This is a seven page summary review of one of the greatest books in modern political, economic, and cultural literature. The review concludes with links to other published literary commentary on the book being reviewed, and to superb videos where George Will is interviewed about his book, in this way augmenting the Kindle experience.
The Conservative Sensibility is a masterwork, a capstone work for the author, for his time, for the Republic, and for We the People who have lost our Republic.
7 Stars – Handbook for an American Renaissance – Life Transformative
Robert David Steele
This book is a masterwork, a capstone work for the author, for his time, for the Republic, and for We the People who have lost our Republic. Of the over 2,500 books I have reviewed, 10% of which have received a 6 star rating, this book is easily in the top 25 and perhaps the top 10. The last book I remember that impressed me this much was Philip Allot’s The Health of Nations: Society and Law beyond the State (Cambridge, 2002) but this book is closer to home, focused on the Declaration of Independence, the Constitution, and the collapse of the US federal government with a Presidency run amok, a Congress in abdication, and a judiciary all too passive as the Constitution is shredded.
This glorious piece of work, clearly a handcrafted deeply researched endeavor (not a collection of past columns) that draws on all forms of erudition from poetry and theater and fiction to history, philosophy, and science, is noteworthy for integrating deep and diverse citations from the varied leading individuals in the US executive, US legislature, and US judiciary.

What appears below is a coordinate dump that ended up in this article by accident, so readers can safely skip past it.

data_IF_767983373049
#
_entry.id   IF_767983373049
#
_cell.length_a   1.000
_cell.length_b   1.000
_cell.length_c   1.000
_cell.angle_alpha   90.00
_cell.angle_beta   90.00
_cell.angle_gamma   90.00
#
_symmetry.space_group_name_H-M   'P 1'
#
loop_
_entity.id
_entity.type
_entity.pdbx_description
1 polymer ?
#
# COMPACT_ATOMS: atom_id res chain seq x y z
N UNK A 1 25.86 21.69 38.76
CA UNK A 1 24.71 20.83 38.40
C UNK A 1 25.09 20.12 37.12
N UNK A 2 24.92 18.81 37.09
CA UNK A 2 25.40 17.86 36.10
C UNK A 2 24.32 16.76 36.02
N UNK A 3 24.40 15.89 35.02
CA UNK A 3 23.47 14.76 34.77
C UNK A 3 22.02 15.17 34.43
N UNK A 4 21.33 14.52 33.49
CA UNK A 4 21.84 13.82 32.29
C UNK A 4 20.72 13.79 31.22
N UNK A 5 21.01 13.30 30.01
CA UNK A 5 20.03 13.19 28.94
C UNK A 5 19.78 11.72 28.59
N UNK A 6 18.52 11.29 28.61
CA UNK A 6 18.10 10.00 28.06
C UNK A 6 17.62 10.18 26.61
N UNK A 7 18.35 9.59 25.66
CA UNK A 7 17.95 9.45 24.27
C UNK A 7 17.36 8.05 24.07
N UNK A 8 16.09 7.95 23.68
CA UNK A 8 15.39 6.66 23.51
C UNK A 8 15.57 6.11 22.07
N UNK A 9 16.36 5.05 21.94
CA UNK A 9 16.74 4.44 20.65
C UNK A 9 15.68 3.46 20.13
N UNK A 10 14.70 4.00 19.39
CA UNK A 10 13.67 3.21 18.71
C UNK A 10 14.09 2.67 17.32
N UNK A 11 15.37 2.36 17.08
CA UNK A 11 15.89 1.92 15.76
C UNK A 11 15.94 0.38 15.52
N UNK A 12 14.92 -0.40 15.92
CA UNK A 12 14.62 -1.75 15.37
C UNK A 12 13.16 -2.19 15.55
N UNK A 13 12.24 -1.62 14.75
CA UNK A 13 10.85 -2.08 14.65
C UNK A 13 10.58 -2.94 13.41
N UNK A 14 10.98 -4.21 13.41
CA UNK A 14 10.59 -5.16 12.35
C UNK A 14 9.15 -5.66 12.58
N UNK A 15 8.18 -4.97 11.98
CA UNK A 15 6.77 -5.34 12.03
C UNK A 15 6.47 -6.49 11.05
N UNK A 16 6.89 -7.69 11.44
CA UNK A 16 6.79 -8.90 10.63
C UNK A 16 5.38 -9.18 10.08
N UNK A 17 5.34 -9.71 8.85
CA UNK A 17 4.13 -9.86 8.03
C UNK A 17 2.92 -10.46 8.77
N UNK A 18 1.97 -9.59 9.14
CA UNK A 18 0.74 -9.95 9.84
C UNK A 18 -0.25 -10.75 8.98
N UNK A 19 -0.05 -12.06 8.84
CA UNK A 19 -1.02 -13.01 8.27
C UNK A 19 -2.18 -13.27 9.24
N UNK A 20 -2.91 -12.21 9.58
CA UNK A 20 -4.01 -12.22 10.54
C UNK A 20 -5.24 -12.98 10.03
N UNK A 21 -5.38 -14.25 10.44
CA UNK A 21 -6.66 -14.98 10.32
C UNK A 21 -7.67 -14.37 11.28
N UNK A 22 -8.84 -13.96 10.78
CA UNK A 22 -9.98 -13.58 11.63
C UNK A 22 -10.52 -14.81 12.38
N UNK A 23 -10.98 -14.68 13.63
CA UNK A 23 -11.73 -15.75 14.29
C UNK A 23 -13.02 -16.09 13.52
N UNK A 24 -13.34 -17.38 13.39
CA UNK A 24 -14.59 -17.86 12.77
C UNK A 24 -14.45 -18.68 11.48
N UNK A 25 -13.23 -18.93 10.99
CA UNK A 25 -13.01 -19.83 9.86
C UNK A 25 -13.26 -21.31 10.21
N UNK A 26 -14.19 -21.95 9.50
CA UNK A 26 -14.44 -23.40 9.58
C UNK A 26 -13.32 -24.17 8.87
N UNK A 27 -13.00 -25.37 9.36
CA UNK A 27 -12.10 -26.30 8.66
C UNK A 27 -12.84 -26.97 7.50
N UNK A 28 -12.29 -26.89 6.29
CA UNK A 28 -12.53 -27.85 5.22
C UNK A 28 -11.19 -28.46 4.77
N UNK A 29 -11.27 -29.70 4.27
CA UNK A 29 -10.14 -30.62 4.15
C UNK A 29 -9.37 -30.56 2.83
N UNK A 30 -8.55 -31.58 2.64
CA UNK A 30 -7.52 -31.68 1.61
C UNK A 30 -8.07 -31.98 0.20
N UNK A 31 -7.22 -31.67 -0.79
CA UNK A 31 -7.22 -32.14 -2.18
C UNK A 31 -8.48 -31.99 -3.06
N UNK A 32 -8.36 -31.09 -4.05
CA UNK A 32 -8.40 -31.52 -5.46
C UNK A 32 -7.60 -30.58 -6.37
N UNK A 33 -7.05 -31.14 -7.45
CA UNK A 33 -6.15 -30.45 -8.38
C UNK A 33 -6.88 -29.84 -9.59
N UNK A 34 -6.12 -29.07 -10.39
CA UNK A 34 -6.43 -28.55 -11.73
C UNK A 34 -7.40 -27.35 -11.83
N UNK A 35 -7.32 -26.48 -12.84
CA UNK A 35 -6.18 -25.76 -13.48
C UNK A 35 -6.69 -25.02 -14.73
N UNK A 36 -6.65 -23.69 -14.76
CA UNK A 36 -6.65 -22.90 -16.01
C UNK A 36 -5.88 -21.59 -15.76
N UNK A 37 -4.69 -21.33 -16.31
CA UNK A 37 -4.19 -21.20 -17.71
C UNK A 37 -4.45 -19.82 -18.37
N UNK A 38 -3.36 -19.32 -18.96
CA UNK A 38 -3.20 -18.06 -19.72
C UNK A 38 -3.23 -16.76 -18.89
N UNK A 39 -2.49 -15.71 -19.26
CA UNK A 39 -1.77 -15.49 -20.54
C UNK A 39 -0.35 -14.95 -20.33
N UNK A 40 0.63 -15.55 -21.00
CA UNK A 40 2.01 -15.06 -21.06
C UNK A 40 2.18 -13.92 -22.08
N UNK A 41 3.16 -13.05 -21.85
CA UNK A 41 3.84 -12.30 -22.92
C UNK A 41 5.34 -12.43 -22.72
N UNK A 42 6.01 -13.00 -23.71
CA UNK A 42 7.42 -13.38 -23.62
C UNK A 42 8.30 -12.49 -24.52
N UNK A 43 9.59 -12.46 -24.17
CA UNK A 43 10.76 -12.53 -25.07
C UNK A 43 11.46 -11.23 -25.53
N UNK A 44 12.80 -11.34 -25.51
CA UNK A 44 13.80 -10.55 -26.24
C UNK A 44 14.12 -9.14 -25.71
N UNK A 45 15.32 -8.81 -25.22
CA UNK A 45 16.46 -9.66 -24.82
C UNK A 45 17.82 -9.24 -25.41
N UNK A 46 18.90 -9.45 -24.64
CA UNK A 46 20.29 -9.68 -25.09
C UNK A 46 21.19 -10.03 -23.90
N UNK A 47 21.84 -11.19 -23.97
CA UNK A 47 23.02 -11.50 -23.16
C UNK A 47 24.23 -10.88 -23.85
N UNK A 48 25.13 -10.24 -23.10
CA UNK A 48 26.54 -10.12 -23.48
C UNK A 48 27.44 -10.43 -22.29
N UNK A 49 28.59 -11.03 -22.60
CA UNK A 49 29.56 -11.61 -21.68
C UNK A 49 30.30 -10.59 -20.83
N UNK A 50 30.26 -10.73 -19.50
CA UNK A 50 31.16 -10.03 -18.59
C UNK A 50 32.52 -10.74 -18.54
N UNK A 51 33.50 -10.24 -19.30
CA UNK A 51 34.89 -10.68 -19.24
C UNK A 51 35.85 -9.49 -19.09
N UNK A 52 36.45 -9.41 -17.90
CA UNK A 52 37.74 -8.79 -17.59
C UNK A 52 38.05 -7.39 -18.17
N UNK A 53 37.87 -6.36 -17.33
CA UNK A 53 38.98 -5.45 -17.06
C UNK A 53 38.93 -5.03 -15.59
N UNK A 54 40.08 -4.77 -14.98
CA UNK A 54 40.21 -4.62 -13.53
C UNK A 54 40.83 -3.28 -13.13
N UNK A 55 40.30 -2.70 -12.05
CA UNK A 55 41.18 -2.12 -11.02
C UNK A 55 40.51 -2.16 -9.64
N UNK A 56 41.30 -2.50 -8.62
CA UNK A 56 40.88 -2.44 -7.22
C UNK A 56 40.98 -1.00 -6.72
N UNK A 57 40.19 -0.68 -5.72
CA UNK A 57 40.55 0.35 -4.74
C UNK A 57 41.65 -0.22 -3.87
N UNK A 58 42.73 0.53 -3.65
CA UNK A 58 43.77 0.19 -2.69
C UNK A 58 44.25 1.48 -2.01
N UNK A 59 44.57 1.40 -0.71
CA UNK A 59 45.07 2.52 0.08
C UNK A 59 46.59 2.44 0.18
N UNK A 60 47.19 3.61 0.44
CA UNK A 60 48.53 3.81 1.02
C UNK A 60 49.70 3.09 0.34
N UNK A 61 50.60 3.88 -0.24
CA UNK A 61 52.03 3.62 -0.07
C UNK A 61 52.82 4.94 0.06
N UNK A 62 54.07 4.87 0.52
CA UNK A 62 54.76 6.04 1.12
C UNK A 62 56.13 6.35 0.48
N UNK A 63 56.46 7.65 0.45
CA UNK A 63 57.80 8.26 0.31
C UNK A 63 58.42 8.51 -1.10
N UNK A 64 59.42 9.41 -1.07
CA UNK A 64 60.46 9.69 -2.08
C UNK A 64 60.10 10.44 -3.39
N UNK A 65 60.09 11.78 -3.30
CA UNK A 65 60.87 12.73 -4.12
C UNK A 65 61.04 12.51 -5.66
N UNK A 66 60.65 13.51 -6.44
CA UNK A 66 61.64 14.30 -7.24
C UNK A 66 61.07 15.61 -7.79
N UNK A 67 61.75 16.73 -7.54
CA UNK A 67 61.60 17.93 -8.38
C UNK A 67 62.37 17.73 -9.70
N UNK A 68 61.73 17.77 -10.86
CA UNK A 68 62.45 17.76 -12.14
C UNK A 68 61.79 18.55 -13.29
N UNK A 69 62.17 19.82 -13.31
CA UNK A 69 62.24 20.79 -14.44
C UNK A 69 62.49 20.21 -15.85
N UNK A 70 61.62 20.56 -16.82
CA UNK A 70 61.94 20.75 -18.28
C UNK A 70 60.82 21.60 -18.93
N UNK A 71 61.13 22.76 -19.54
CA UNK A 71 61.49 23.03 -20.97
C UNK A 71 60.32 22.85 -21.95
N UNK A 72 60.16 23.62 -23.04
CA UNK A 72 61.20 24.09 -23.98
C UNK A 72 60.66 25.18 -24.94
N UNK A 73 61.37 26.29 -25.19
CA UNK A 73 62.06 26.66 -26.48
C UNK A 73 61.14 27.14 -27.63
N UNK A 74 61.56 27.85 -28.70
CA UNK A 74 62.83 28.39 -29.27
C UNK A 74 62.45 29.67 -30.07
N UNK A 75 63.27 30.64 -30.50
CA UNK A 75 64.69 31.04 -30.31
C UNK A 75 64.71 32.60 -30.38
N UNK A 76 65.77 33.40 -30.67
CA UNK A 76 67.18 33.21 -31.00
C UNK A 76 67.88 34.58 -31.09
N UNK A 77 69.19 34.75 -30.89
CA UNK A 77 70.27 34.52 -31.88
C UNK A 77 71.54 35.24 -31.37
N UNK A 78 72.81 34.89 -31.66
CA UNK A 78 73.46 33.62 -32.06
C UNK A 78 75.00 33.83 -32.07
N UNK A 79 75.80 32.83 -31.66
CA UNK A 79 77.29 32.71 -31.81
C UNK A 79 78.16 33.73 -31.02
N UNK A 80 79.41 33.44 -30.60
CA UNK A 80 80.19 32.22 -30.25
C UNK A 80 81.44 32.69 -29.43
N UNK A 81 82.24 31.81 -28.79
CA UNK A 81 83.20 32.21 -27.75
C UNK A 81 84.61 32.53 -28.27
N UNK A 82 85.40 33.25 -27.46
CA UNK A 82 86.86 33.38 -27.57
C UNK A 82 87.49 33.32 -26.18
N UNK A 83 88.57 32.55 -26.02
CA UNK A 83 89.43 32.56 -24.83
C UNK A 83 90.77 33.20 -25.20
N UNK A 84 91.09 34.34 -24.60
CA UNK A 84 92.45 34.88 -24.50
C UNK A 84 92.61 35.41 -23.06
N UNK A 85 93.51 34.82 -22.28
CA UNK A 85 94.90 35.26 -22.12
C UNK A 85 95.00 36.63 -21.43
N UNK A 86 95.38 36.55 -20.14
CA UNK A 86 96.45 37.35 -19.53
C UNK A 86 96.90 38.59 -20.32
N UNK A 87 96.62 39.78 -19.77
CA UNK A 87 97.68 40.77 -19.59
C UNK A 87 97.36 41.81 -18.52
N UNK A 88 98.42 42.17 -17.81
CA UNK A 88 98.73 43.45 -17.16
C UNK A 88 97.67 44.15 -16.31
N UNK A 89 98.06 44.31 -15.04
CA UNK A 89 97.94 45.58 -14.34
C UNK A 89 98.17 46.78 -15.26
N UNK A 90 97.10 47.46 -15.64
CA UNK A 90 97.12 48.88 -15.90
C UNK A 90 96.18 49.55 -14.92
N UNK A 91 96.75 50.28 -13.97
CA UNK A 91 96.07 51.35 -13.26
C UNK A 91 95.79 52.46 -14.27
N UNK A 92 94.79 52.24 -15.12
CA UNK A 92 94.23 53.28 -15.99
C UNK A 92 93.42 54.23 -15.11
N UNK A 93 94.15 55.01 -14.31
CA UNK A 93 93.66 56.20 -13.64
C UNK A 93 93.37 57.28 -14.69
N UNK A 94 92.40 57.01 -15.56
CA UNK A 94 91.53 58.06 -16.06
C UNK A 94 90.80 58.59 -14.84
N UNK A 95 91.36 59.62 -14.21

The top four points made by this book, in my view, are these:
The assassination of the top four leaders of the political left in the five year period – President John Kennedy in 1963, Malcolm X in 1965, and Martin Luther King, Jr. and Senator Robert Kennedy in 1968 – represented nothing less than a slow-motion coup on the political scene.
5 Stars – Utterly brilliant insights and data, but publisher should have invested in graphics to match
Parag Khanna is for me the single best observer and reporter on the substance of Asia which he takes great pains to point out is not just China (a third of Asia’s population) but includes particularly vast swaths of Russia, India, Central Asia, Southeast Asia including Indonesia and Australia, and Turkey.
“Margin of Victory: Five Battles that Changed the Face of Modern Warfare” by Douglas Macgregor. Naval Institute Press. 2016, Hardcover, 268 pages, $34.95.
“Margin of Victory” is about change, intelligently and soberly recognizing the need for that change regardless of preconceived notions and the consequences of failing to do so. Each of the conflicts analyzed by Macgregor, all seemingly unrelated at first glance, center on his repeated premise that victory will depend on lessons learned that will drive accepting change and implementing the hard decisions that must accompany transformation – notably in technology, people, strategy and organization. While history provides perspective that must be considered, holding on to outmoded concepts or failing to properly leverage what’s been learned will ultimately lead to decisive defeat.